Serving Our Customers
We are pleased to share this guest blog from long-time Letter M collaborator and community champion Curt Hammond at FourSimpleWords.ca. Four Simple Words is a growing movement to embrace leading through a service-focused culture. These principles align well with strong brand management: effective brands – whether individuals, communities or corporations – can best meet our goals when we clearly define and live our role in service to customers, partners and community.
Over the past year, the Four Simple Words team has been on a journey exploring what it means to be in service to others. We have learned a lot from talking with hundreds of leaders in a wide range of sectors. (What are the four simple words? Read on…)
All our research has come together to create a new way to think about personal and organizational success: Service Leadership. There are two tenets of Service Leadership that we think successful brands need to pay close attention to.
The first is having clarity on what we are in service to. While this seems like a simple concept, it is vitally important for branding, organizational and individual success. As a leader, the clearer I am in my own head about what I am serving (and why) the easier it is for me to be of real value to the person or idea I want to support.
Let’s think about this with a marketing lens. The most successful brands (including the usual suspects like Apple and Starbucks) clearly know what they are in service to. That is, they can articulate the value they want to bring their customers and have intentionally designed all their business systems (not just marketing) around that goal. For Apple, it is technology that is seamless and just works. For Starbucks, it’s creating a ‘third space’ where we can (hopefully soon) socialize, reflect or work.
Let’s point out the obvious: most successful brands are not in service to making money. They are in service to delivering products and services that their customers want or need. They are in service to building relationships, experiences and systems that align with the story and value they want to share. Successful brands have the patience and courage to think longer-term knowing real revenue follows when the entire organization understands what they are serving and why.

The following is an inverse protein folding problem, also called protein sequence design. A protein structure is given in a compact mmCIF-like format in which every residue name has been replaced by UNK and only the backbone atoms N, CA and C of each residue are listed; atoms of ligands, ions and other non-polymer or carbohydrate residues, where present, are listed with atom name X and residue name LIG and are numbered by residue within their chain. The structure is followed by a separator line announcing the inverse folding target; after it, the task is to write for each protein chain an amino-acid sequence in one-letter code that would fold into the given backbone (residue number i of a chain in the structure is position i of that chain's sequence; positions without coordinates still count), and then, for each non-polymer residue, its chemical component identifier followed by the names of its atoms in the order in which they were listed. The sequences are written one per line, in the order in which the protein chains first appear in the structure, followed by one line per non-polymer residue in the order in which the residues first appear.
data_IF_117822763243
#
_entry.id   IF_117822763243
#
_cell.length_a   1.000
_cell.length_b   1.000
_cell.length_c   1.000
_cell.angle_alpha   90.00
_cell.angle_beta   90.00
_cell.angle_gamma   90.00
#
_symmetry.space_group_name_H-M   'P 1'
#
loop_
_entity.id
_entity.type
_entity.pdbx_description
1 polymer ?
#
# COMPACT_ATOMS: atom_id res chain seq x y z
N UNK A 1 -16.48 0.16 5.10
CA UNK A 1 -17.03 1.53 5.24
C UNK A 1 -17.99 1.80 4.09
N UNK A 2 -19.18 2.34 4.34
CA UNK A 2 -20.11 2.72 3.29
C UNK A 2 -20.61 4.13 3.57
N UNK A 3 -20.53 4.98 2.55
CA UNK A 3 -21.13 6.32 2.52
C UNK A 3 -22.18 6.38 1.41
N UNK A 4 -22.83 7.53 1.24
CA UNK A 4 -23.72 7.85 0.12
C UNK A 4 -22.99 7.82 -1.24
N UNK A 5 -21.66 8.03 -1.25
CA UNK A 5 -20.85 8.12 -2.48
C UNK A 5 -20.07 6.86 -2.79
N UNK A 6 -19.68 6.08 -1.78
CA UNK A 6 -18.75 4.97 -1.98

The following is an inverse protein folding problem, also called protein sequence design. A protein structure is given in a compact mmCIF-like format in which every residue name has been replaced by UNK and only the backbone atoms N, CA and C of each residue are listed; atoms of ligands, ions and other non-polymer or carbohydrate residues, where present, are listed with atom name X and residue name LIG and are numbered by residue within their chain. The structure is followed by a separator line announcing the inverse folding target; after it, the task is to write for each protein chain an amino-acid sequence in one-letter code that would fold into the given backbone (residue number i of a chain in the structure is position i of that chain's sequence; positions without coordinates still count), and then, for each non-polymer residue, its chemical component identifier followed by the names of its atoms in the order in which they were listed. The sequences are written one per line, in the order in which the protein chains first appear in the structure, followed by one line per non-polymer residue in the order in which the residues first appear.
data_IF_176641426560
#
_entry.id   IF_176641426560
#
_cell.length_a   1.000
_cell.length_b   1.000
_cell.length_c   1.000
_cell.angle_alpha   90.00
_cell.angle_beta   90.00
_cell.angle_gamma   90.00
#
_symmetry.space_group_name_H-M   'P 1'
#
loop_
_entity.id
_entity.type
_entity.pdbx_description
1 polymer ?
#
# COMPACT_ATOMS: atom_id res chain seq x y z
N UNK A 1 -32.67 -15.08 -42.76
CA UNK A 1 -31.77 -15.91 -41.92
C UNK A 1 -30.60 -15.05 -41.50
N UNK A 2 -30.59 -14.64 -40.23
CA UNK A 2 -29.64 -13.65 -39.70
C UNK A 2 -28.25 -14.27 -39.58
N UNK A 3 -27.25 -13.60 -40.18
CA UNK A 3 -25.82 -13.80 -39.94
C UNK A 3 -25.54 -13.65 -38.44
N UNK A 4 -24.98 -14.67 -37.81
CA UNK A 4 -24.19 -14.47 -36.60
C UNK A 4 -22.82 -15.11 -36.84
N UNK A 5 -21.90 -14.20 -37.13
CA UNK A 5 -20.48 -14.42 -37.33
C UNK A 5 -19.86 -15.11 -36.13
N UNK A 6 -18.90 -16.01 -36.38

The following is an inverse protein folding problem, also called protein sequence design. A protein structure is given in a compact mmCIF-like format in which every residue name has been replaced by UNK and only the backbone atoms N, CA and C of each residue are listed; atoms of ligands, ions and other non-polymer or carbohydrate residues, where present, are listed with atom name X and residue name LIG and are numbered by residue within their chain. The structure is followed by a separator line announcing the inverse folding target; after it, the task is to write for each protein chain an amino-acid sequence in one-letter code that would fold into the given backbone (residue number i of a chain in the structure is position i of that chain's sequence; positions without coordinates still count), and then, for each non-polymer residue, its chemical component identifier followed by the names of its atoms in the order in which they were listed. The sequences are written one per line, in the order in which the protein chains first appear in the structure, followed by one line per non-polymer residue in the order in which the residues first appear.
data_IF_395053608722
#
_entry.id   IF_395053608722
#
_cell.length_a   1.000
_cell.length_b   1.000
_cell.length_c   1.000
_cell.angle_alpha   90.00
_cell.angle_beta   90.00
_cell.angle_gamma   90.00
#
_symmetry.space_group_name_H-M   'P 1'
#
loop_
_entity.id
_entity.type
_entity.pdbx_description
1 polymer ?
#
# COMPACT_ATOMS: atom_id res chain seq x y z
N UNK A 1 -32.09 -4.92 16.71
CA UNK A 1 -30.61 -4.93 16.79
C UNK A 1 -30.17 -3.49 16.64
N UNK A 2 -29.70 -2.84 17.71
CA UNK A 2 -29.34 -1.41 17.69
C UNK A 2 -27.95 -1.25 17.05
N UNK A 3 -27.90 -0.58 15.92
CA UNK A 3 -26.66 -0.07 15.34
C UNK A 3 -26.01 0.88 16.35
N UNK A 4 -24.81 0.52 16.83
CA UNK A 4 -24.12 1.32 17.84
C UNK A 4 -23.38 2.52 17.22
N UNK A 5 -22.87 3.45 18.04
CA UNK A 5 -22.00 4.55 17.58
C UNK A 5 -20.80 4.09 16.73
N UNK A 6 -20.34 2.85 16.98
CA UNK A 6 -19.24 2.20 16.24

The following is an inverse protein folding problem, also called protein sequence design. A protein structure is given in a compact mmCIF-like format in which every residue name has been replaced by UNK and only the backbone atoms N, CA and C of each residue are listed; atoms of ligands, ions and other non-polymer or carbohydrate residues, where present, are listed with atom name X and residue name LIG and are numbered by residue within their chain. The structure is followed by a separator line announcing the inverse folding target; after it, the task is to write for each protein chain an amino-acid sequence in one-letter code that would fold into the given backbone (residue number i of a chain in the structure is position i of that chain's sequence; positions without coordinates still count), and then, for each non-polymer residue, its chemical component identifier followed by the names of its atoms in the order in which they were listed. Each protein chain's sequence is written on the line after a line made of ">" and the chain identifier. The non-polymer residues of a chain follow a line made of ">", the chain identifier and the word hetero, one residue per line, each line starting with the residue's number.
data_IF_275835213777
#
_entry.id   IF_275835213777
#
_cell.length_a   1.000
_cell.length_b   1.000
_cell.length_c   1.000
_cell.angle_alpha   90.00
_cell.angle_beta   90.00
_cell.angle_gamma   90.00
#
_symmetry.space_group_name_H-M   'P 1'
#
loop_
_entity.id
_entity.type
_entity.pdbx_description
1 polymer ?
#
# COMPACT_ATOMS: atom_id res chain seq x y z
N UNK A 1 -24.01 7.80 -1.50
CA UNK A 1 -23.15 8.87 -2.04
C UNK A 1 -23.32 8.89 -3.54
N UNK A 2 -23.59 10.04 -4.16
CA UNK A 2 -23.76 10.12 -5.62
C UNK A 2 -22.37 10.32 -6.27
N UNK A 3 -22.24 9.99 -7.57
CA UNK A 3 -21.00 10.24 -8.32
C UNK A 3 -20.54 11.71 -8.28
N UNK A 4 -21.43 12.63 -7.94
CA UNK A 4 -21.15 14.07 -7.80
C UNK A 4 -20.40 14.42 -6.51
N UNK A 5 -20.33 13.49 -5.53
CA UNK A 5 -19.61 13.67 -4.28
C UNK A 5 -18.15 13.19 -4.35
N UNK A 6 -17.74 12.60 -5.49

Another tenet of Service Leadership that successful marketers need to embrace are the four simple words that are the secret ingredient to Service Leadership: It’s Not About Me. Just like good Service Leaders, successful brands are not focused on their own needs. Instead, they are committed to the value they bring their customers. Apple knows that customers are not really interested in the speed, pixel density or chip design. They are interested in what the MacBookPro will allow them to do for school, home or work. Similarly, Starbucks customers are less interested in how the beans got into their mugs and are more focused on how drinking those beans makes them feel.
Apple focuses on the value they bring really well. While they do make a big deal of the (impressive) technology in their computers, they never end the conversation there. It always connects back to the alignment of my personal values and their brand. They make it entirely about ME (not them) every step of the sales and support process. Anyone who has opened an Apple product for the first time knows that Christmas day excitement of opening a personalized gift that is exactly what they want!
How else can brands not make it about them? They can listen better. Marketing falls flat on its face (and has earned a valid reputation of arrogance) by assuming we know the needs of those we are trying to connect with. Good marketers are constantly listening to their customers asking the right questions to understand how their brand is aligning with personal values. Successful Service Leaders and brands know the less they make the conversation about their product, and more about why that product matters, consumers will turn into brand advocates.
We think and hope Service Leadership can be a powerful tool to help tackle our 21st Century challenges. Successful brands in this new future will think less about how they can take from their customers and more about how they can genuinely serve them.